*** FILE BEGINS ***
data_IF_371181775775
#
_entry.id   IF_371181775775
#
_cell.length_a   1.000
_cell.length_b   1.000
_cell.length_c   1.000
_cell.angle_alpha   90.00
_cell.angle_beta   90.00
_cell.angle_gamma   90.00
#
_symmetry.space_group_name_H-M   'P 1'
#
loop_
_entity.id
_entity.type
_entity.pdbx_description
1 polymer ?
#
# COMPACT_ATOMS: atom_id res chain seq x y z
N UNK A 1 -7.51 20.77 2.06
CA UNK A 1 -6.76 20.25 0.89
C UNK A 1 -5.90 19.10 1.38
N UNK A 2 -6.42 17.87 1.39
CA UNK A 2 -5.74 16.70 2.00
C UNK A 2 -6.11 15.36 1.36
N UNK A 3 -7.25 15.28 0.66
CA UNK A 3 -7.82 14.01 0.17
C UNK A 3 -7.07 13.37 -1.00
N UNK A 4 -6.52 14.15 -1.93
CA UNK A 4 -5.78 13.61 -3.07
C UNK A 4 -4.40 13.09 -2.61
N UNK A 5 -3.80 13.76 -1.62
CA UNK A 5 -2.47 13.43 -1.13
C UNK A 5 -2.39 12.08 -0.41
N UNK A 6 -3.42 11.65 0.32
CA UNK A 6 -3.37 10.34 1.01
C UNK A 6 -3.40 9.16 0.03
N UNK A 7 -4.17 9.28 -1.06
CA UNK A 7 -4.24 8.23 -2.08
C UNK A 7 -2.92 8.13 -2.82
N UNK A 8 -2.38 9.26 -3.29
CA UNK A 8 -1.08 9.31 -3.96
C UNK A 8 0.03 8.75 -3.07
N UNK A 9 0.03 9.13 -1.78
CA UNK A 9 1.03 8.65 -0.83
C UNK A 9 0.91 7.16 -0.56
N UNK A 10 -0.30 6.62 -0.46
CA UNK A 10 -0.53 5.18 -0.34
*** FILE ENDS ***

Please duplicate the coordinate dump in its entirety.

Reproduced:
data_IF_371181775775
#
_entry.id   IF_371181775775
#
_cell.length_a   1.000
_cell.length_b   1.000
_cell.length_c   1.000
_cell.angle_alpha   90.00
_cell.angle_beta   90.00
_cell.angle_gamma   90.00
#
_symmetry.space_group_name_H-M   'P 1'
#
loop_
_entity.id
_entity.type
_entity.pdbx_description
1 polymer ?
#
# COMPACT_ATOMS: atom_id res chain seq x y z
N UNK A 1 -7.51 20.77 2.06
CA UNK A 1 -6.76 20.25 0.89
C UNK A 1 -5.90 19.10 1.38
N UNK A 2 -6.42 17.87 1.39
CA UNK A 2 -5.74 16.70 2.00
C UNK A 2 -6.11 15.36 1.36
N UNK A 3 -7.25 15.28 0.66
CA UNK A 3 -7.82 14.01 0.17
C UNK A 3 -7.07 13.37 -1.00
N UNK A 4 -6.52 14.15 -1.93
CA UNK A 4 -5.78 13.61 -3.07
C UNK A 4 -4.40 13.09 -2.61
N UNK A 5 -3.80 13.76 -1.62
CA UNK A 5 -2.47 13.43 -1.13
C UNK A 5 -2.39 12.08 -0.41
N UNK A 6 -3.42 11.65 0.32
CA UNK A 6 -3.37 10.34 1.01
C UNK A 6 -3.40 9.16 0.03
N UNK A 7 -4.17 9.28 -1.06
CA UNK A 7 -4.24 8.23 -2.08
C UNK A 7 -2.92 8.13 -2.82
N UNK A 8 -2.38 9.26 -3.29
CA UNK A 8 -1.08 9.31 -3.96
C UNK A 8 0.03 8.75 -3.07
N UNK A 9 0.03 9.13 -1.78
CA UNK A 9 1.03 8.65 -0.83
C UNK A 9 0.91 7.16 -0.56
N UNK A 10 -0.30 6.62 -0.46
CA UNK A 10 -0.53 5.18 -0.34